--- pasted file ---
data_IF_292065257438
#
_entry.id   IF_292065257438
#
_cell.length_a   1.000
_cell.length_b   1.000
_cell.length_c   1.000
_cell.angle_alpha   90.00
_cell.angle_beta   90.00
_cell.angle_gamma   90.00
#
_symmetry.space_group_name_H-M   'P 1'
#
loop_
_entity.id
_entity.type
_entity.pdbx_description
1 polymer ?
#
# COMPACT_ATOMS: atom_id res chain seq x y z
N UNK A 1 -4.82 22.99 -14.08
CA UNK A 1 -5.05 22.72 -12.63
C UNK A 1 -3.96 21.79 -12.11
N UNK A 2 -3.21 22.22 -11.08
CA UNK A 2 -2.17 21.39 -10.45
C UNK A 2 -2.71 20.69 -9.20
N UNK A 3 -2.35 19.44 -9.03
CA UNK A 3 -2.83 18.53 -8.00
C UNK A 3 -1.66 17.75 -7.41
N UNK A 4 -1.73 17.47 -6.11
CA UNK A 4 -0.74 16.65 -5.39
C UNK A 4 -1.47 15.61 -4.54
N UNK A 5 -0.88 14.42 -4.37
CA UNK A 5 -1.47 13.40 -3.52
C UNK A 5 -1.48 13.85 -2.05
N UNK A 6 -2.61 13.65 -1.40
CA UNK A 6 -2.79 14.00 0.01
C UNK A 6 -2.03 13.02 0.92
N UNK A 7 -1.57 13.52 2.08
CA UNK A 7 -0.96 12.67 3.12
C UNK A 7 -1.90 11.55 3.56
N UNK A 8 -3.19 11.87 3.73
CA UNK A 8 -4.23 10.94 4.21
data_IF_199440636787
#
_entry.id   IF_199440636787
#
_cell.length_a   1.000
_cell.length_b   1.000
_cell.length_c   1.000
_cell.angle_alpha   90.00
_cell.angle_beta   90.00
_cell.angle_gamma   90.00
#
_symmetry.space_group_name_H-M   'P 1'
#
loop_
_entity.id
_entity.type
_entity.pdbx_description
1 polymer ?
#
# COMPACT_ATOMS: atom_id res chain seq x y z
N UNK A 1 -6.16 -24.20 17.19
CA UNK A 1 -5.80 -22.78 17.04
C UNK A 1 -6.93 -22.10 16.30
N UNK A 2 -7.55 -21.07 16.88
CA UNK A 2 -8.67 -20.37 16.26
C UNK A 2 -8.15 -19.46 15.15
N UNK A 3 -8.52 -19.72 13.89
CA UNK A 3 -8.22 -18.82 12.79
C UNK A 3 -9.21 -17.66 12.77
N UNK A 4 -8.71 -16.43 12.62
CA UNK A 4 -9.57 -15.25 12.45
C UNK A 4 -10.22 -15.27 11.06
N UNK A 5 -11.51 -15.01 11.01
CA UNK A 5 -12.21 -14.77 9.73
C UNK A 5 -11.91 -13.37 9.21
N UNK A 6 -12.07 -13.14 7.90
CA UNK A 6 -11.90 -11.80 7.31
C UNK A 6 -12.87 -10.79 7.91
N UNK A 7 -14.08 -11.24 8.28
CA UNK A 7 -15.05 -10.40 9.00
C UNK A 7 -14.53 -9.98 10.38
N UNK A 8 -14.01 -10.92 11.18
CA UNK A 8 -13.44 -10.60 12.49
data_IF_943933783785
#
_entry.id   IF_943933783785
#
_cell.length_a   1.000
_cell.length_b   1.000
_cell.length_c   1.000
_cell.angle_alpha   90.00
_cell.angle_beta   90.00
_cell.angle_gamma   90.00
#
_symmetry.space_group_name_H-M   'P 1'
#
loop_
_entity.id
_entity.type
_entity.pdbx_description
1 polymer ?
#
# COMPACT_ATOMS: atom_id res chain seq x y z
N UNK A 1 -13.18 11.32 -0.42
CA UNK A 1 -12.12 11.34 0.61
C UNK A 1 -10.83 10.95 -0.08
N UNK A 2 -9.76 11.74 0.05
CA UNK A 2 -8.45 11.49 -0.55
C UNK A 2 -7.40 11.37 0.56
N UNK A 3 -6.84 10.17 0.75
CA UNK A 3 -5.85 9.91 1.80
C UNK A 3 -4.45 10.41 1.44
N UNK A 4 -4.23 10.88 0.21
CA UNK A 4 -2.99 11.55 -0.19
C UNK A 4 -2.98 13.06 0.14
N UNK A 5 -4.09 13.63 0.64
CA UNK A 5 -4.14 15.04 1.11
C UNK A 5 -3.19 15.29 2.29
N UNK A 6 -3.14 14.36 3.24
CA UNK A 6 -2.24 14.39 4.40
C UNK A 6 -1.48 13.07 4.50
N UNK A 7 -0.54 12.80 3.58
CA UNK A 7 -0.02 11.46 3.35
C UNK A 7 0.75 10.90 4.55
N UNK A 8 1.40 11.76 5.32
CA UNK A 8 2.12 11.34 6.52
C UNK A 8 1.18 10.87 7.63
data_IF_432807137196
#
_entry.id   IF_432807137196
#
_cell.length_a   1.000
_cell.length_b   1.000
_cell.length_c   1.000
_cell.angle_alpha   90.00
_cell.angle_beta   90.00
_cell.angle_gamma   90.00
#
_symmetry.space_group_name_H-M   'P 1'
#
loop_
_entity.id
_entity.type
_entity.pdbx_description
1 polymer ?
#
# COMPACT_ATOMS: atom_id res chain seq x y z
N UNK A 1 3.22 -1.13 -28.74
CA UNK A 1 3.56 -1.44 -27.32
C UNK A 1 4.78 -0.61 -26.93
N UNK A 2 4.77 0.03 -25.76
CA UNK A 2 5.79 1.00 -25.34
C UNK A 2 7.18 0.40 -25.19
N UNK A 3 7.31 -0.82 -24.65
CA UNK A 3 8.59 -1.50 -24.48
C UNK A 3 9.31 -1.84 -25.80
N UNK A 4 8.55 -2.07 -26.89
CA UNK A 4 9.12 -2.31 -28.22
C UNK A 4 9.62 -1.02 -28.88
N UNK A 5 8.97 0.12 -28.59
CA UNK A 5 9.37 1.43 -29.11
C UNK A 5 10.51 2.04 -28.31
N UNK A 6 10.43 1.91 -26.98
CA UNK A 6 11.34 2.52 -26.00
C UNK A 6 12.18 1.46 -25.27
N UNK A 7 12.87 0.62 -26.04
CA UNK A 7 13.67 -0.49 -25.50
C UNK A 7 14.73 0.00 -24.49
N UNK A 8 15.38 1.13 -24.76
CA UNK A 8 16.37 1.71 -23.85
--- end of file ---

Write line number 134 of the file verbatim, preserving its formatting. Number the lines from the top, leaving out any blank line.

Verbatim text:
#